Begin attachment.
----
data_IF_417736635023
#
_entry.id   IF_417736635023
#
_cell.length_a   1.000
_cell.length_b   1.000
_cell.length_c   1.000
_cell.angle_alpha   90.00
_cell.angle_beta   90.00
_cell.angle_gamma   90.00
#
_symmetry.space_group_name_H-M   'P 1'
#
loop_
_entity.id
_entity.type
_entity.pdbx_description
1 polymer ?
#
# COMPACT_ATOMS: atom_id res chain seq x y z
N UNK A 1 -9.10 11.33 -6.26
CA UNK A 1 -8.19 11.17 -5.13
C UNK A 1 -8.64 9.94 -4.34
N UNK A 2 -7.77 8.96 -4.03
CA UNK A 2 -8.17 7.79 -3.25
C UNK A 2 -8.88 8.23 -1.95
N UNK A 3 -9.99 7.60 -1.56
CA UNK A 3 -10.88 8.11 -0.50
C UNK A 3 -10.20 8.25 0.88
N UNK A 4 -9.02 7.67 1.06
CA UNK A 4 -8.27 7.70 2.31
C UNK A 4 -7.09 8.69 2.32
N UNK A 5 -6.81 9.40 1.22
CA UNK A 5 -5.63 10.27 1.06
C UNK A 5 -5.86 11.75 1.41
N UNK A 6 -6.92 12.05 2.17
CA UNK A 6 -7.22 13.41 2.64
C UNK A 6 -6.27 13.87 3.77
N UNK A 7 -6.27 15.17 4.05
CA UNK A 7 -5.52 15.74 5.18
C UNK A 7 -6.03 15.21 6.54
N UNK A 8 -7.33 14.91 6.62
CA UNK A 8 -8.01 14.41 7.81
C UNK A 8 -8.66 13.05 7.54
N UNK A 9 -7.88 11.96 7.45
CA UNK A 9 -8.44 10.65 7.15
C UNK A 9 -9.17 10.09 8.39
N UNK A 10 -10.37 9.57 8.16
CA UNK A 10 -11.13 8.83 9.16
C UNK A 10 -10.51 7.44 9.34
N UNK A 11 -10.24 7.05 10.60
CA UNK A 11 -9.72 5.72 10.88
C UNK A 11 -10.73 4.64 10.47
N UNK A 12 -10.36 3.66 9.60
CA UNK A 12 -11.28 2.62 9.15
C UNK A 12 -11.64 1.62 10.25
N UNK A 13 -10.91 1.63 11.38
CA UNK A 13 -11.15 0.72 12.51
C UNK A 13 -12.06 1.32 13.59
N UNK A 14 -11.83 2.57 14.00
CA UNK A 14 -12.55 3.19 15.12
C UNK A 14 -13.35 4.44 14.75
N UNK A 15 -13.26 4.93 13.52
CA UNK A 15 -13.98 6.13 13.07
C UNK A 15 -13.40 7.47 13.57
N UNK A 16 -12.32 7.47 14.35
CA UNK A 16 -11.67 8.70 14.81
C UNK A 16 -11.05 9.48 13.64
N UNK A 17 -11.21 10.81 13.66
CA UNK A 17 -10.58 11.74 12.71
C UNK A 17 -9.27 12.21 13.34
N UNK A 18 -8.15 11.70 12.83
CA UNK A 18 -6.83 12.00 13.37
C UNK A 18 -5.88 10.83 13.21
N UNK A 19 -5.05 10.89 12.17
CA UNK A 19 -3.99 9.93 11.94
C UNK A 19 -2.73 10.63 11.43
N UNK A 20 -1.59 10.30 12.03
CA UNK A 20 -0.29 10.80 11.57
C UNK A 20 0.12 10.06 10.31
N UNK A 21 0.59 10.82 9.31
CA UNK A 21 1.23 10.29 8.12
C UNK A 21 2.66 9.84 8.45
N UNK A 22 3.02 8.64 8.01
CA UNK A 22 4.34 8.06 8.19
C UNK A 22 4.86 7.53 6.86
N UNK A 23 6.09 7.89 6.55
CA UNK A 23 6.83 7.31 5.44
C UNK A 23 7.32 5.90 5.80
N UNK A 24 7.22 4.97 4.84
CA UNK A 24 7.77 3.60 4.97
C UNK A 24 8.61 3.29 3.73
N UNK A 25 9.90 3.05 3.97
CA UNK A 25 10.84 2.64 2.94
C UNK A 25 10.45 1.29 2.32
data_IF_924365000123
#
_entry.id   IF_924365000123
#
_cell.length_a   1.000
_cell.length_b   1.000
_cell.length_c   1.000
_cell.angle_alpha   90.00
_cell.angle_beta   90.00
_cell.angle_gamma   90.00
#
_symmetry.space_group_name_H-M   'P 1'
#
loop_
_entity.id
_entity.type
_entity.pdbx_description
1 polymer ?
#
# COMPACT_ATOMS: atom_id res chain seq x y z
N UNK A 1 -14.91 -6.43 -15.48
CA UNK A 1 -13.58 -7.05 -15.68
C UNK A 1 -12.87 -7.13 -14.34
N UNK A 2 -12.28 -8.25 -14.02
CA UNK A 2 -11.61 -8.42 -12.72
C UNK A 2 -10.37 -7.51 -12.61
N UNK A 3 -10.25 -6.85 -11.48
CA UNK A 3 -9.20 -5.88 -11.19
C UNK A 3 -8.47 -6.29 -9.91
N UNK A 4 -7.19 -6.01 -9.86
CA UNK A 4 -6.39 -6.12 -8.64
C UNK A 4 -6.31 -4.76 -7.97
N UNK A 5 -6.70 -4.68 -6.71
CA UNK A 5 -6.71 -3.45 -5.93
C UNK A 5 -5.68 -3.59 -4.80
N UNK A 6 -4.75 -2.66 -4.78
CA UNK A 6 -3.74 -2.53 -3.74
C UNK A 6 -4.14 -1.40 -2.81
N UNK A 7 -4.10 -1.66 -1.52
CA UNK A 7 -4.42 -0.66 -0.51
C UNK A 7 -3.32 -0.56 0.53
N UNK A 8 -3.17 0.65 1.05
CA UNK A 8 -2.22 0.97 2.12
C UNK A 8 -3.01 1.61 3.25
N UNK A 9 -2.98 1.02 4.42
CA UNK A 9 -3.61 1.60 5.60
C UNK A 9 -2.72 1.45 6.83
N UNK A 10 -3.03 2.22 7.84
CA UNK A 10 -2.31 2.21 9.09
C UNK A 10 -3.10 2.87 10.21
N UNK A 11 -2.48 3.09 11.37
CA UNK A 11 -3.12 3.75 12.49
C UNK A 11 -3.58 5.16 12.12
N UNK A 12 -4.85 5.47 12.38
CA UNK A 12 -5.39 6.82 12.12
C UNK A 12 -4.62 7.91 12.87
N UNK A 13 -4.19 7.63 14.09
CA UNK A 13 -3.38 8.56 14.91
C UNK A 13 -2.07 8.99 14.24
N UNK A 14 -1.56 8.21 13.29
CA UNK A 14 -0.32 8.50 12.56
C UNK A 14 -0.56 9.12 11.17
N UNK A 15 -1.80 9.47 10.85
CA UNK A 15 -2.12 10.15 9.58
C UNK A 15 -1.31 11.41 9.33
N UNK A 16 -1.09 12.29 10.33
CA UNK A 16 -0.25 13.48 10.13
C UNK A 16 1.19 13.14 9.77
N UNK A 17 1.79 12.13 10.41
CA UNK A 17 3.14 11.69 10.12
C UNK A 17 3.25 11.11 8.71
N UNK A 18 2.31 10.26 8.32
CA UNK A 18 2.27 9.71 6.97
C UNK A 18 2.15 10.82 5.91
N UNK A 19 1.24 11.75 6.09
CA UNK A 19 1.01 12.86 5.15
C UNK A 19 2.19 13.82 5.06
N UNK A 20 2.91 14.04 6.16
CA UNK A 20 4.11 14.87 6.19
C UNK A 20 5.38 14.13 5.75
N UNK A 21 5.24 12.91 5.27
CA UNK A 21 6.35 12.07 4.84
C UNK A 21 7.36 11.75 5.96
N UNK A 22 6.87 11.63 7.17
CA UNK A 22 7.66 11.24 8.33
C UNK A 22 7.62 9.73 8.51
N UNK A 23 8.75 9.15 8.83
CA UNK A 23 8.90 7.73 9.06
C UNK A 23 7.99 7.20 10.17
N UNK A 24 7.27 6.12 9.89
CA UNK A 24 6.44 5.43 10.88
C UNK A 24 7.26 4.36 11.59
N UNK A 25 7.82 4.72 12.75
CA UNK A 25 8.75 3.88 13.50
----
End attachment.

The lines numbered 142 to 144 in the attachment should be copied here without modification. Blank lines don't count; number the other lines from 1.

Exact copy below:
C UNK A 9 -2.72 1.45 6.83
N UNK A 10 -3.03 2.22 7.84
CA UNK A 10 -2.31 2.21 9.09